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Very Hot Topic (More than 25 Replies) Fixing Federal Taxation (Read 9690 times)
nicole.davidson
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Re: Fixing Federal Taxation
Reply #70 - Dec 9th, 2013 at 3:23pm
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I'd like to see a flat tax. To me, it really seems to be the true fair tax.

Here's an article I found:
http://www.logicaladulthood.com/2013/11/08/fairest-tax-reform-land/

  
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Shiva_TD
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Re: Fixing Federal Taxation
Reply #71 - Dec 10th, 2013 at 8:20am
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Quote:
I'd like to see a flat tax. To me, it really seems to be the true fair tax.

Here's an article I found:
http://www.logicaladulthood.com/2013/11/08/fairest-tax-reform-land/


My proposal for federal taxation is a "flat tax" with an exemption. Of course I also hate ignorant sources which is what the linked opinion and Investopedia. Anyone actually reading and understanding what it says would reject the concept of no deductions or exemptions as well as unifying all taxation under a federal authority.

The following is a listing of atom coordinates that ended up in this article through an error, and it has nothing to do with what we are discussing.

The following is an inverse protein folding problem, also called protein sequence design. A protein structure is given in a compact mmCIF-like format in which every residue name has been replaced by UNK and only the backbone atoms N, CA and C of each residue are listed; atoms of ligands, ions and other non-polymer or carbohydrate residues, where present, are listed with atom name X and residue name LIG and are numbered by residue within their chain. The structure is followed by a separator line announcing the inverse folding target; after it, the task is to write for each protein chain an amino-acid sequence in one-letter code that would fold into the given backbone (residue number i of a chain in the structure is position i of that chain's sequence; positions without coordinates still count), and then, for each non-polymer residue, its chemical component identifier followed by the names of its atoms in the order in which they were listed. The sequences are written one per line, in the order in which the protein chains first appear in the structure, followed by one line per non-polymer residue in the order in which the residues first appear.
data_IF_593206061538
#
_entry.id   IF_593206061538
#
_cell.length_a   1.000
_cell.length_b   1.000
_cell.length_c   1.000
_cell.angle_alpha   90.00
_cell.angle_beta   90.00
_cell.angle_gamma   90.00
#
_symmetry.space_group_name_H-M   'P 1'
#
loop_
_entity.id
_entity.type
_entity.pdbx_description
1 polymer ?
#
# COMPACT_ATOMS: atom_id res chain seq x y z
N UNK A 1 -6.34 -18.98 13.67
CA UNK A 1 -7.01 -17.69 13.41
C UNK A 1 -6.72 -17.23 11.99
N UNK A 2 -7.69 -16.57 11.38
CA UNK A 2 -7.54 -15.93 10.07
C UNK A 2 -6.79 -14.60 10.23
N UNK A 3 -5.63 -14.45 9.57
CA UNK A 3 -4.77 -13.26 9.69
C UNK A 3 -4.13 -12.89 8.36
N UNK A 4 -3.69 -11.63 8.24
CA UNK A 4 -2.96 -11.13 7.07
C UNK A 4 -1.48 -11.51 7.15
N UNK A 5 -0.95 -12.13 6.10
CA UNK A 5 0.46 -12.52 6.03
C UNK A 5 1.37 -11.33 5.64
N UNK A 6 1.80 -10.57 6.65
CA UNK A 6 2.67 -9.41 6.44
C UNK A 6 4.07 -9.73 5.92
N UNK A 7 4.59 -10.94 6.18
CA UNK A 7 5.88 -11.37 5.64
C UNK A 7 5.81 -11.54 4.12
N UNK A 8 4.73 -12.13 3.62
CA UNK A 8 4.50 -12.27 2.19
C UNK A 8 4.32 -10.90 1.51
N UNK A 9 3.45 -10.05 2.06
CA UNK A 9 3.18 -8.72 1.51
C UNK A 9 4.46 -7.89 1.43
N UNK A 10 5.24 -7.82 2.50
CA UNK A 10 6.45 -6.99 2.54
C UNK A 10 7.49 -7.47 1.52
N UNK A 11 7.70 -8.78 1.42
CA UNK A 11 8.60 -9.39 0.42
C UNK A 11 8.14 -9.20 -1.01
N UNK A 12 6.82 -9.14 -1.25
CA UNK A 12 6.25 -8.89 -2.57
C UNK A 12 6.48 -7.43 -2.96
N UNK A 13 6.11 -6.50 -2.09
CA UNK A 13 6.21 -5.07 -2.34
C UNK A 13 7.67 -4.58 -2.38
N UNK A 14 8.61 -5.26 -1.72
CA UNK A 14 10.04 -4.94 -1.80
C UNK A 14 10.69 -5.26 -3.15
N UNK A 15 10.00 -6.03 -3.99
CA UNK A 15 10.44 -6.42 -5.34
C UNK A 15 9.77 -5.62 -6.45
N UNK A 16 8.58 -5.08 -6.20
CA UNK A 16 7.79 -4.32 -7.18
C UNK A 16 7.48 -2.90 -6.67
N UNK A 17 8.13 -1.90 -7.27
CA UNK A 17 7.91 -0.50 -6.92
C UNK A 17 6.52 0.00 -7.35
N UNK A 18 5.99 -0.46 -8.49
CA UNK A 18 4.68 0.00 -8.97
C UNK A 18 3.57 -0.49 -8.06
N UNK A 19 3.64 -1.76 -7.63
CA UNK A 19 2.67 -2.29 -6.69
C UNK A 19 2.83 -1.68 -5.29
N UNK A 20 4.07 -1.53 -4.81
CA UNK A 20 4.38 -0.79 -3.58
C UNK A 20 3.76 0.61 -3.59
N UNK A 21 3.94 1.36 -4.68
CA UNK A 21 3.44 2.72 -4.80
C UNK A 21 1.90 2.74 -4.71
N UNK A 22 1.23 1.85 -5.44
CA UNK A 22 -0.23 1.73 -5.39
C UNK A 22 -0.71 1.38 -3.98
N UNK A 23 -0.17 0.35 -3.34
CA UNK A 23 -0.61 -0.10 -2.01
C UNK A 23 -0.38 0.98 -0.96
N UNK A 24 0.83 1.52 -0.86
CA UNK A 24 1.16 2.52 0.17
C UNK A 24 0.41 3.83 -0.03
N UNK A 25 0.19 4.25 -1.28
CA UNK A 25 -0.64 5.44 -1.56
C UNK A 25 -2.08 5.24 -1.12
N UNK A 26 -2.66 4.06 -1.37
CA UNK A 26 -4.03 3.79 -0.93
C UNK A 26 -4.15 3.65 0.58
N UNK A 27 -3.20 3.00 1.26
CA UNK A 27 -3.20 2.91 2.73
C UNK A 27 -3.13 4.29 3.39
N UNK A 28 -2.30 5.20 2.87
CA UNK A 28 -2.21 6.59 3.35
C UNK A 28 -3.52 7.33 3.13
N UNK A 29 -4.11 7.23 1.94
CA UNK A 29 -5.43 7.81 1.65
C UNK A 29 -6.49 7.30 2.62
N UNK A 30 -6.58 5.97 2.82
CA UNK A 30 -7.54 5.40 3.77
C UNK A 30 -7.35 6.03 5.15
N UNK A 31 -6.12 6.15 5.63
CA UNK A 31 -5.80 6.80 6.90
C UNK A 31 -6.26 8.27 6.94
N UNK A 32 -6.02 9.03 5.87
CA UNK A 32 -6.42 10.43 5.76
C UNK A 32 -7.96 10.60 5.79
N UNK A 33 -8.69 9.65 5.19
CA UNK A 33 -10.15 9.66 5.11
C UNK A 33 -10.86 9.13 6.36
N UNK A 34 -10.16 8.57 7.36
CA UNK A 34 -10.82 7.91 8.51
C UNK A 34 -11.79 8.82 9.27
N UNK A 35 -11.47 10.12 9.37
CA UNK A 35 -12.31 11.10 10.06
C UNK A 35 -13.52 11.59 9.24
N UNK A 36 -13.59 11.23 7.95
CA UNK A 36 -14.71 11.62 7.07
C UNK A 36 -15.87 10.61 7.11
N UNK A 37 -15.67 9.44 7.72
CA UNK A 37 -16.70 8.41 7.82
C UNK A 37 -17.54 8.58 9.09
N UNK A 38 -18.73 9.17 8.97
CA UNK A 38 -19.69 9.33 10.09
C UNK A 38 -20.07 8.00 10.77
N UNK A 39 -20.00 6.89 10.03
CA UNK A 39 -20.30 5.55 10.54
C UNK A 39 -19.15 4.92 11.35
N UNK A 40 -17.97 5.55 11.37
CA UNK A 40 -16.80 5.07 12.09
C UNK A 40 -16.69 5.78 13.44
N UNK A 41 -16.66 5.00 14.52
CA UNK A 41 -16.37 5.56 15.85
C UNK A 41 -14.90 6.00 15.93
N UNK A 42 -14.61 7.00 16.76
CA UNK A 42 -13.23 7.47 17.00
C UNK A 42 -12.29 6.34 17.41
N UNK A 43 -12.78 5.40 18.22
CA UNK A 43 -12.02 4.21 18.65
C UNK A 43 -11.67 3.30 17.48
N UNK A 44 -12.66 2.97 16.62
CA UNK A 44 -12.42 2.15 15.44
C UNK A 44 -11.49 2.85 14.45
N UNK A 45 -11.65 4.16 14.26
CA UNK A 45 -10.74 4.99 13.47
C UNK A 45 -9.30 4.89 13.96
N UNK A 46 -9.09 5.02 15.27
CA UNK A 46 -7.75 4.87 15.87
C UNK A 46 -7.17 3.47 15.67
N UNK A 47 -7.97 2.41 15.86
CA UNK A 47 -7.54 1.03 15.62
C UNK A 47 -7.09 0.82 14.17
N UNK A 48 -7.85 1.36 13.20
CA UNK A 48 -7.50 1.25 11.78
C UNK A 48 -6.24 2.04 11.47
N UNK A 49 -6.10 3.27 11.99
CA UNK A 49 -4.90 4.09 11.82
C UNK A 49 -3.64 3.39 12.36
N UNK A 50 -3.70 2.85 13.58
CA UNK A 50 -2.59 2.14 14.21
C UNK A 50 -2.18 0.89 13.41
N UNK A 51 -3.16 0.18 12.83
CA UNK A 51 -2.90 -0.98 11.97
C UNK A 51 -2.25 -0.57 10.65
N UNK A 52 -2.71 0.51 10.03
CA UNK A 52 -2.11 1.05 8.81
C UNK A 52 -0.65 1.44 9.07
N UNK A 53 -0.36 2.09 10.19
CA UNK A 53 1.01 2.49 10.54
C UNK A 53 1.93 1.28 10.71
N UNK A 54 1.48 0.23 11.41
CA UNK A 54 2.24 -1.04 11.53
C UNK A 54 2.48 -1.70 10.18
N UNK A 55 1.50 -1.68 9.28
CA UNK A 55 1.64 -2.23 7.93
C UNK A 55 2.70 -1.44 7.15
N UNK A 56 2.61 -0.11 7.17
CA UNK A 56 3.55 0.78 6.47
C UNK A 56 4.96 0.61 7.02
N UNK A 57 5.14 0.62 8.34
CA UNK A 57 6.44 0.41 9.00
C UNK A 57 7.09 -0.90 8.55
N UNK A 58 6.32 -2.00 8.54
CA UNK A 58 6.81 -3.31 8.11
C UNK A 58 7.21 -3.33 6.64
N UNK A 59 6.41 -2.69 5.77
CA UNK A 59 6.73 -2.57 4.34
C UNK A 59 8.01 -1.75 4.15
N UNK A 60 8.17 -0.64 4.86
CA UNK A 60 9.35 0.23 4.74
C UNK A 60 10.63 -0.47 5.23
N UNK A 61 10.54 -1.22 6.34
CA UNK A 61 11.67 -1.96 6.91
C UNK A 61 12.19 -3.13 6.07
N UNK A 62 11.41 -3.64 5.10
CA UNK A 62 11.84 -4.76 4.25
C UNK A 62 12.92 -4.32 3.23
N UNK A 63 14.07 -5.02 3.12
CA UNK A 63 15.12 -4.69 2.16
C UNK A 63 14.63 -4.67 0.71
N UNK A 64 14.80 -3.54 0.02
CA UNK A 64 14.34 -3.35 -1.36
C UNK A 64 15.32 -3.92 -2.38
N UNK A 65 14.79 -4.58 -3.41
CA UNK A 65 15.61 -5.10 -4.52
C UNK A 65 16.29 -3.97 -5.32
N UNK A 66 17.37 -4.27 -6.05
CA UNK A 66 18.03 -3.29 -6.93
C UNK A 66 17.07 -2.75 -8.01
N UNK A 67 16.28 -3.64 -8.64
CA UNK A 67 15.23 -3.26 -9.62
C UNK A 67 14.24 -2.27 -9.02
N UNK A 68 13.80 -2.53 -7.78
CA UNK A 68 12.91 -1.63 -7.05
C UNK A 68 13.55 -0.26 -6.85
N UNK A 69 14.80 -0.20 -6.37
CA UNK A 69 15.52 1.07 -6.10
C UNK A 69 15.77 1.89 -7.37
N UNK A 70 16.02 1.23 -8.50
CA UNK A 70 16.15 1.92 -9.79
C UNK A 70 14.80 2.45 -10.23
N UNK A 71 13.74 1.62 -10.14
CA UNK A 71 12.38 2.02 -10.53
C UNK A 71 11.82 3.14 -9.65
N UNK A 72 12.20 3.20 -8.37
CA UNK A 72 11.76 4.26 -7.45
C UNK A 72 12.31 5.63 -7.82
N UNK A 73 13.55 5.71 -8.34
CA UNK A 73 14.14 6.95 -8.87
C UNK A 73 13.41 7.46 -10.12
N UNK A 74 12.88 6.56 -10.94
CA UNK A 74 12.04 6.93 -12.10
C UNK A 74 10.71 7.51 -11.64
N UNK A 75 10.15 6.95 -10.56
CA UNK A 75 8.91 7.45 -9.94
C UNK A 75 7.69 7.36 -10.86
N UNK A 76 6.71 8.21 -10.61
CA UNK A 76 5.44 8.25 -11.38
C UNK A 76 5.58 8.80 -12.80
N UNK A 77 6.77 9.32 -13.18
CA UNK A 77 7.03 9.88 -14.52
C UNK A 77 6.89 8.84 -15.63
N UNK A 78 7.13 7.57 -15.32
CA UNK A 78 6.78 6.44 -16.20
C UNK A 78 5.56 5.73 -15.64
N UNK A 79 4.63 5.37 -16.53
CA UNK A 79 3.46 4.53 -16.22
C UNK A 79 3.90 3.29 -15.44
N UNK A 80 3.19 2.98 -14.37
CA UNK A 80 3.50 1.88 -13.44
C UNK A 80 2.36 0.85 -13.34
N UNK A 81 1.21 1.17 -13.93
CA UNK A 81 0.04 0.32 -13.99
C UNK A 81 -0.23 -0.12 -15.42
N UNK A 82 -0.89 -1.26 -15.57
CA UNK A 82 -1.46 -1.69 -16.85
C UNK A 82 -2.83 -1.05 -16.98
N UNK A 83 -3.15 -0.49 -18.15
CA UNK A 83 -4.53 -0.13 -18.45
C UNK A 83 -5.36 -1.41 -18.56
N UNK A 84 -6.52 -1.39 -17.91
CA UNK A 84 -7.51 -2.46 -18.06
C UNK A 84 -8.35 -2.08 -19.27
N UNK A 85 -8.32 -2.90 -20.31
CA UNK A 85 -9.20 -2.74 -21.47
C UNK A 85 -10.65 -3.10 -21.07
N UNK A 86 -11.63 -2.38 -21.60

Quote:
What exactly is a flat tax? Investopedia defines a flat tax as such:
•The same tax rate is applied to every taxpayer no matter what your income bracket is. (Basically everyone pays around 20% of their income for city, state, and federal taxes)
•Deductions and exemptions are not allowed.

People will argue that the country’s wealthy should pay a higher percentage than someone earning minimum wage, because they can afford it. But is it fair? No. While most Americans pay over 30 percent in taxes, most wealthy pay less than 15 percent of their income because of deductions and exemptions.

Others may bring up the fact that a flat tax wouldn’t immediately solve the nation’s budget problems. This alone shouldn’t be seen as a reason NOT to have a flat tax, because it would force government to clean house and better spend our hard earned tax dollars.


Investopedia is wrong because deductions/exemptions must be allowed. If that were not the case then an enterprise would pay taxes on the gross income with no deductions for the costs of the enterprise. A company selling "salt" which is a low profit margin commodity would, in the example of Investopedia, paying a 20% tax on gross sales would lose money on every transaction.

The proposition of a. single tax rate for local, state, and federal taxation ignores the separate taxing authority in the United States. Even the US government has split it's taxation and spending into two categories of general taxation/expenditures and Social Security/Medicare taxation/spending.